The story of Johnson & Johnson’s legal fight over talc cancer claims has taken yet another twist.
On Friday, an Illinois jury refused to hold J&J liable for a woman’s death from ovarian cancer, which the woman’s family blamed on prolonged use of the beauty and health care giant’s talcum powders.
Relatives of Elizabeth Driscoll – who died of ovarian cancer in 2016 at age 69 – had sought up to US$50m in damages based on accusations that J&J knew its baby powder and Shower to Shower products were dangerous.
The lawsuit was filed in 2018 by Driscoll’s niece Colleen Cadagin, a representative of her estate.
Following a three-week trial, jurors in St. Clair County, Illinois ruled in favour of J&J, this was despite trial judge Christopher Kolker issuing contempt-of-court orders on Monday 26 July against the company and Dr Susan Nicholson, J&J’s Vice President of Women’s Health, for her failure to appear in court.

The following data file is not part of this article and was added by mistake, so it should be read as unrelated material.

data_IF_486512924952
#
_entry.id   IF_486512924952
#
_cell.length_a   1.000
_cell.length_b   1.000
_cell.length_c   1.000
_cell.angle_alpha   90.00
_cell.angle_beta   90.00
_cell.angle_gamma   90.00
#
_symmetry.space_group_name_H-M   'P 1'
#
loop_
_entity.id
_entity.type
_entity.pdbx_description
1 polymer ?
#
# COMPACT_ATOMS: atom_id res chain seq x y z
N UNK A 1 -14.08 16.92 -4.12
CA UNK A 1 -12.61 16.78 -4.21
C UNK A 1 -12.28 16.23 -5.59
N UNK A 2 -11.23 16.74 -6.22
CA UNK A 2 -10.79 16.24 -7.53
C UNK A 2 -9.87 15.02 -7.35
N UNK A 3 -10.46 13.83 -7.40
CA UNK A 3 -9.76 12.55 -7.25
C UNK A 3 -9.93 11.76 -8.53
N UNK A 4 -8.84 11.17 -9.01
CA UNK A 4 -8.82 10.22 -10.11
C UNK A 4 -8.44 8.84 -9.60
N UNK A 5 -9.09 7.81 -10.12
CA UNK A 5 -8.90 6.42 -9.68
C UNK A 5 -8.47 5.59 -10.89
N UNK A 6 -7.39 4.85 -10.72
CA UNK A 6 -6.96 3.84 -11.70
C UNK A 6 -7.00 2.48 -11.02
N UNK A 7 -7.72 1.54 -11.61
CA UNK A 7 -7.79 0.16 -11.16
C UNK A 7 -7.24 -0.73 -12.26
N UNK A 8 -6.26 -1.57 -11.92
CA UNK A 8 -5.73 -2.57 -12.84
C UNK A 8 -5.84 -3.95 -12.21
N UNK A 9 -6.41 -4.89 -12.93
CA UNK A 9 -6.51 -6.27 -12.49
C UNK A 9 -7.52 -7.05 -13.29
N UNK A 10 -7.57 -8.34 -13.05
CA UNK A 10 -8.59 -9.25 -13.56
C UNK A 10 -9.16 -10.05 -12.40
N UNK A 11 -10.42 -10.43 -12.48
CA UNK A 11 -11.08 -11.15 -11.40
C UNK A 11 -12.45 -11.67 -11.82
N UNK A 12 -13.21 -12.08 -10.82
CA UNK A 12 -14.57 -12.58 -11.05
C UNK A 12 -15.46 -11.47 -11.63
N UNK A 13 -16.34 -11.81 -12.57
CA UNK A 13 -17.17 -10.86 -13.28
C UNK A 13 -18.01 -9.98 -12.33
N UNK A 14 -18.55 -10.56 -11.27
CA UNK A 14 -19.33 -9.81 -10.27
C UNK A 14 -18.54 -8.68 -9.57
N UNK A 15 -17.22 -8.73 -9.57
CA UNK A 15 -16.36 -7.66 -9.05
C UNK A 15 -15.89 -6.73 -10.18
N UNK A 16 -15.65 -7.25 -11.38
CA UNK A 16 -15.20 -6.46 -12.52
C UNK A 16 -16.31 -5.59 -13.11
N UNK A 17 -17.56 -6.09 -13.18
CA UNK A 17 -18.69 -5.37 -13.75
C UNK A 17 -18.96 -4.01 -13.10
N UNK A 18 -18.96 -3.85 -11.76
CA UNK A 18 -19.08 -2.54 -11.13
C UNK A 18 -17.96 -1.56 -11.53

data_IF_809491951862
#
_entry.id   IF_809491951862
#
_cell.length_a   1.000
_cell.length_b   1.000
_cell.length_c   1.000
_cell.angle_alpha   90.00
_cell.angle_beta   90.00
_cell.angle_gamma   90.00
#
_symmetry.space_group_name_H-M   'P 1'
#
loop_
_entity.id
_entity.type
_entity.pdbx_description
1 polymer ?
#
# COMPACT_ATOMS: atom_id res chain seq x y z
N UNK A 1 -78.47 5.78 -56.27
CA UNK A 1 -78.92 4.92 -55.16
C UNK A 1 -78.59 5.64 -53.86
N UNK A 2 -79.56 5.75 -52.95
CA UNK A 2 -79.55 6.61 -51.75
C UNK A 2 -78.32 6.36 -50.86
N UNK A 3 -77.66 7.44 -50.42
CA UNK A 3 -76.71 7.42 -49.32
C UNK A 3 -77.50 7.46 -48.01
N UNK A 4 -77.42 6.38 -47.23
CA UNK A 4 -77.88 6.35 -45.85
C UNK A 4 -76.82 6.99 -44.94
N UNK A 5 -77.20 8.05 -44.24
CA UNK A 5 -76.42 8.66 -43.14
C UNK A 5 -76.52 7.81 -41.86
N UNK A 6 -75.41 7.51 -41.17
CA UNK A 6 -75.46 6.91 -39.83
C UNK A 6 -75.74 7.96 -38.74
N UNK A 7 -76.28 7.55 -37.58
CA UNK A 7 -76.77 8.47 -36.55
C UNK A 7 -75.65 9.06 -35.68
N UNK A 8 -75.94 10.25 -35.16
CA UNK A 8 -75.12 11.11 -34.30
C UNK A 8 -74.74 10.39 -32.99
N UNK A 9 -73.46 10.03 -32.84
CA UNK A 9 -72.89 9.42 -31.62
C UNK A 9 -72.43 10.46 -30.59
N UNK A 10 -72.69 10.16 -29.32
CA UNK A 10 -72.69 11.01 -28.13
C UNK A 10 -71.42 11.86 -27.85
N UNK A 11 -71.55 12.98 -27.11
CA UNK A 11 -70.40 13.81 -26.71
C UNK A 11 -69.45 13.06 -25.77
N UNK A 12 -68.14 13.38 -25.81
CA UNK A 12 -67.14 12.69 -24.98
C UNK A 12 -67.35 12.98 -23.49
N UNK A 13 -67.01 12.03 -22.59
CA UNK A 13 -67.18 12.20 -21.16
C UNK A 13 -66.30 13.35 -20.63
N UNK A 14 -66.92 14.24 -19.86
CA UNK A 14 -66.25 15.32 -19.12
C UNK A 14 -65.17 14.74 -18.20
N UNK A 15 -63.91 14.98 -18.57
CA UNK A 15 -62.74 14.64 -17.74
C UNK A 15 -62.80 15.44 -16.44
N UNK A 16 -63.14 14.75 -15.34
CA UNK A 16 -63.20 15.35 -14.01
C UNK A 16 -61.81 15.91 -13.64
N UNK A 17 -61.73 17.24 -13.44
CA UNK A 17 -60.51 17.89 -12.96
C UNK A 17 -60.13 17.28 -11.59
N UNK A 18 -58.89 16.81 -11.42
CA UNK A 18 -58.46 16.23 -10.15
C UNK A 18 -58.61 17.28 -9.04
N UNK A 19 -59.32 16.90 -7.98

Nicholson’s previous testimony was struck and she was stated on record as not being a credible witness.
J&J said the jury's decision reflected "careful consideration of the science and facts presented".
But despite this victory, J&J’s legal battles are far from over; last Tuesday, it was announced that the US’ National Council of Negro Women would be suing the New Brunswick, New Jersey-based company for marketing its talc products to black women, despite knowing that they could cause ovarian cancer and mesothelioma, according to the lawsuit.
According to Reuters, J&J is currently facing around 34,600 lawsuits over its talc products.
And the company is reportedly tooling up to protect its interests. Last month, J&J was said to be considering moving talc liabilities into a newly created business that would then seek bankruptcy protection.